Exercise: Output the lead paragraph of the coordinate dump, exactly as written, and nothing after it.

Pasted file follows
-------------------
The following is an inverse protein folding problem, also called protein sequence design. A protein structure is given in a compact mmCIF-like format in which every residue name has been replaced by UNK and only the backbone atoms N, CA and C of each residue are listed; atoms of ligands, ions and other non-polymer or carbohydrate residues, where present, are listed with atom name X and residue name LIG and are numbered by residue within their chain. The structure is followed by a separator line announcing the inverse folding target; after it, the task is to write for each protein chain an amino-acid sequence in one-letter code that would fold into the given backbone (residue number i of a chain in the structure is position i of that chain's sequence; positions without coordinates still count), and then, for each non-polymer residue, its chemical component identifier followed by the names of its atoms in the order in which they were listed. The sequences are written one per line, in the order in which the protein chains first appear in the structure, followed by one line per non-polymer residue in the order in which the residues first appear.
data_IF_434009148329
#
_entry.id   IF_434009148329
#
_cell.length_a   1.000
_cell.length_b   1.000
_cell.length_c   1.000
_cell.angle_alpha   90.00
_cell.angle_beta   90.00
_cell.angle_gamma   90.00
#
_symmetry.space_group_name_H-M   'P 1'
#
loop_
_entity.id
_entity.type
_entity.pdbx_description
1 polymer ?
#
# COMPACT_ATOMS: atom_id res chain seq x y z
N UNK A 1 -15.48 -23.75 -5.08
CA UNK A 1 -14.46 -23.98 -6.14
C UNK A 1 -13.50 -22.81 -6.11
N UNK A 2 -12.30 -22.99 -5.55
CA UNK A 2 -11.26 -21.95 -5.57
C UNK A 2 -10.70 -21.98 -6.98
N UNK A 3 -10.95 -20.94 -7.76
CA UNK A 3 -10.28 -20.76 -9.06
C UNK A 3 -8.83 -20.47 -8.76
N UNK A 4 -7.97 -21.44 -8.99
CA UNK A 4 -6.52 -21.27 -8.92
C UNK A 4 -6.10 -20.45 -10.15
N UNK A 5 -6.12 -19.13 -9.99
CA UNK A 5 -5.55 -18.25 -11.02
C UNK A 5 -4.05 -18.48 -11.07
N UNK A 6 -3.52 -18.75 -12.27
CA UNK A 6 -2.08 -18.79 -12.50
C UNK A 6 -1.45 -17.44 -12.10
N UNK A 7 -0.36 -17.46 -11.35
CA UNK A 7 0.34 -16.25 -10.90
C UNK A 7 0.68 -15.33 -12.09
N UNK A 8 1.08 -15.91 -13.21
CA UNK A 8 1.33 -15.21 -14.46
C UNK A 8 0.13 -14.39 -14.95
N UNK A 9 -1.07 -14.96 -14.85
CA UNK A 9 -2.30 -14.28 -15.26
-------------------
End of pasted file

The following is an inverse protein folding problem, also called protein sequence design. A protein structure is given in a compact mmCIF-like format in which every residue name has been replaced by UNK and only the backbone atoms N, CA and C of each residue are listed; atoms of ligands, ions and other non-polymer or carbohydrate residues, where present, are listed with atom name X and residue name LIG and are numbered by residue within their chain. The structure is followed by a separator line announcing the inverse folding target; after it, the task is to write for each protein chain an amino-acid sequence in one-letter code that would fold into the given backbone (residue number i of a chain in the structure is position i of that chain's sequence; positions without coordinates still count), and then, for each non-polymer residue, its chemical component identifier followed by the names of its atoms in the order in which they were listed. The sequences are written one per line, in the order in which the protein chains first appear in the structure, followed by one line per non-polymer residue in the order in which the residues first appear.